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Assessing Policies Vital for Green Growth

The historic agreement passed at the Paris climate change conference compels all countries for the first time to reduce greenhouse gas (GHG) emissions that cause global warming. In particular, the agreement aims to keep global average temperature rise to below 2 degrees Celsius above pre-industrial levels on the basis of equity and common but differentiated responsibilities of countries and their respective capabilities.

Conveying the global leaders' unanimous determination to take climate action, the Paris deal also established the mechanism, framework and architecture for enhanced actions before and after 2020. Retroactive scientific evaluation will be routinely conducted to review the Intended Nationally Determined Contributions of all the parties to the United Nations Framework Convention on Climate Change.

As one of the world's largest GHG emitters, China actively engaged in a slew of bilateral and multilateral climate negotiations before and during the Paris climate conference. Its extensive diplomatic efforts include the two China-US joint statements on climate change, in November 2014 and September 2015, as well as the China-France statement on climate change issued earlier last month. And three months ago, it announced the establishment of an independent South-South cooperation fund of 20 billion yuan ($3.1 billion) to help developing countries fight and adapt to climate change.

At the Paris climate conference, President Xi Jinping pledged to launch cooperation projects next year to set up 10 pilot low-carbon industrial parks, start 100 mitigation and adaptation programs in other developing countries, and offer training opportunities to 1,000 of their representatives.

He also reiterated that China's INDC, submitted to the UN in June, aims to cut its carbon emissions per unit of GDP by 60 to 65 percent from the 2005 level by 2030, and increase the mix of non-fossil fuel sources in its primary energy consumption to about 20 percent and peak its carbon emissions also by 2030.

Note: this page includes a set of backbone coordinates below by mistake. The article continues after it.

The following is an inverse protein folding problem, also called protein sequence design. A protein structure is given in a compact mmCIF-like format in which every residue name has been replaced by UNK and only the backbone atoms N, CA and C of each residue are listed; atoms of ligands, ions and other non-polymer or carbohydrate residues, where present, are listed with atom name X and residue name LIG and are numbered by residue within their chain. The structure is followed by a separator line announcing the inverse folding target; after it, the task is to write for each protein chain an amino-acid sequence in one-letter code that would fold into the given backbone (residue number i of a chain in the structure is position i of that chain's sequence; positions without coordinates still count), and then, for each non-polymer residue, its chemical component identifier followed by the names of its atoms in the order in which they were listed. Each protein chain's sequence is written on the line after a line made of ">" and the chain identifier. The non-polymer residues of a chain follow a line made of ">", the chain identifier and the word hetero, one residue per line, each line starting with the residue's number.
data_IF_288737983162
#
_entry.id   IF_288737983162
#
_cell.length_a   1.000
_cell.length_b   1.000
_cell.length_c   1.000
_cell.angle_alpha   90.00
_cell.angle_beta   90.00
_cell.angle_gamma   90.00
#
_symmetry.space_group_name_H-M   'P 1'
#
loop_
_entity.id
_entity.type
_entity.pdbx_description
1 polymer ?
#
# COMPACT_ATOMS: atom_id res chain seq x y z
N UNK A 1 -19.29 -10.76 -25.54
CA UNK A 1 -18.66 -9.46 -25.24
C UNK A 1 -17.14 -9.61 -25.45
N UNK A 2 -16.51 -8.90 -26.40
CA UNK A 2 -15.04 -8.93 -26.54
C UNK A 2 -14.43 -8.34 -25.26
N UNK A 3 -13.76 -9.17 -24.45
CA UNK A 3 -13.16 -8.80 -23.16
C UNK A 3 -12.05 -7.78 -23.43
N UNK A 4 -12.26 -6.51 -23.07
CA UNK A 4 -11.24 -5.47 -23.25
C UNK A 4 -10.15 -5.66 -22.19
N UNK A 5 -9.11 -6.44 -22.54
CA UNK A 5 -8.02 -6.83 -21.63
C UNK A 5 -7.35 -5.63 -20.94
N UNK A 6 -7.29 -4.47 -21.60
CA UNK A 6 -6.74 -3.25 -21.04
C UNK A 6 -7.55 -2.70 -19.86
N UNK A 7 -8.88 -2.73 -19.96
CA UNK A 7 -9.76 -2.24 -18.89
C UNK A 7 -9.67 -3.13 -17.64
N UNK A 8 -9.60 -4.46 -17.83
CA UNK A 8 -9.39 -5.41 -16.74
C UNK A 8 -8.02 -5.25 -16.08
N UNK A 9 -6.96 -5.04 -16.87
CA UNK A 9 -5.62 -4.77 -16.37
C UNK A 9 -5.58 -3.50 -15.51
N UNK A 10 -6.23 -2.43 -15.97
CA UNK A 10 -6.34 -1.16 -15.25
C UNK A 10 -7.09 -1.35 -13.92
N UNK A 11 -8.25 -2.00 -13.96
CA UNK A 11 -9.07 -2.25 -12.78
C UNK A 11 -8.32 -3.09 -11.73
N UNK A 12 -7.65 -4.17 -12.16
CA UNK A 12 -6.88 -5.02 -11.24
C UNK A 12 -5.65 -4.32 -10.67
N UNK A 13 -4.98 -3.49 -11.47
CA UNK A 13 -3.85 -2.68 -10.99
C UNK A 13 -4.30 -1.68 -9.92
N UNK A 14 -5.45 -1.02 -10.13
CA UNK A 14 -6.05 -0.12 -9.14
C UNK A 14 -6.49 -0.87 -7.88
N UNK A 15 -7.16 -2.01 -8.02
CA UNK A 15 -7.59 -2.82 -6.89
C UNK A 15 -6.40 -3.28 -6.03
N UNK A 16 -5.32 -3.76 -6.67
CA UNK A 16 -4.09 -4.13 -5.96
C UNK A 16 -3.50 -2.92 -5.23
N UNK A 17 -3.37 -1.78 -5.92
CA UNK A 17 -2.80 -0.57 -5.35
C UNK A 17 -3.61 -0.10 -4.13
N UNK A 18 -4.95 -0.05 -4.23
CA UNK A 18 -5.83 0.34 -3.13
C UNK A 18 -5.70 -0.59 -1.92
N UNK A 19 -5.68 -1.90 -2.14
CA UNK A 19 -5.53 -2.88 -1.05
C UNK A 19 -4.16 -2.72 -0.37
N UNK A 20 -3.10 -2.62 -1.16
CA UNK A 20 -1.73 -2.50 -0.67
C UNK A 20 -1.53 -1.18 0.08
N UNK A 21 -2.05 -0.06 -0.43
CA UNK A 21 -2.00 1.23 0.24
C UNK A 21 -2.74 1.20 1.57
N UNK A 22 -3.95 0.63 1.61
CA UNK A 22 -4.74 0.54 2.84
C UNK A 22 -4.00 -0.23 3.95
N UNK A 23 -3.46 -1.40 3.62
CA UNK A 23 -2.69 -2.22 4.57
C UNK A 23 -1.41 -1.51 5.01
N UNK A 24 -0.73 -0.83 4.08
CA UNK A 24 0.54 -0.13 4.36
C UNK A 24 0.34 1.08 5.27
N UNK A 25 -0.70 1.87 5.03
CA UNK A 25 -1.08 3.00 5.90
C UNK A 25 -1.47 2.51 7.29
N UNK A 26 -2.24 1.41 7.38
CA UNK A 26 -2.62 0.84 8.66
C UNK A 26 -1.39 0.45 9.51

China is taking aggressive actions toward achieving the goal. For example, China started a pilot carbon-emissions trading project in 2011 in seven provinces and cities, which had a turnover of about 1.2 billion yuan by the end of August. The Chinese government is set to put its national carbon market into operation in 2017. Besides, China's 31 provinces, autonomous regions and municipalities completed their annual energy-saving tasks last year, on schedule.

It is clear that, as the world's largest developing country, China is determined to control its GHG emissions and pursue low-carbon and eco-friendly growth. And its efforts to fight climate change will have benign "spill-over" and demonstrative effects across the world in spite of the challenges it faces at home and abroad.

However, it should peak its carbon emissions as soon as possible, and strive to tap into the potential of renewable energy resources. Given that China's non-fossil fuel sources in the primary energy consumption mix last year was just more than 11 percent, it might need at least 1.2 billion tons of standard coal-almost 2.5 times the renewable energy generated in 2014-to fulfill the INDC commitments.

In other words, China's energy consumption after the peak will basically be confined to non-fossil fuel sources. Therefore, sustaining the post-peak growth requires an optimized energy structure in which renewable fuel sources should play a major role.

The nationwide promotion of pilot carbon-trading projects, too, have to be carried forward efficiently to trigger fundamental changes in the local development approach-from high-carbon to green and low-carbon.

The synergies embedded in the implementation of the 13th Five-Year Plan (2016-20)-which features low-carbon development, energy conservation and emission reduction-are expected to help China get closer to its INDC goals. Since reducing the consumption of fossil fuels can improve the air quality and mitigate climate change, China ought to adopt a comprehensive evaluation system to keep track of and assess how relevant policies are working.

 

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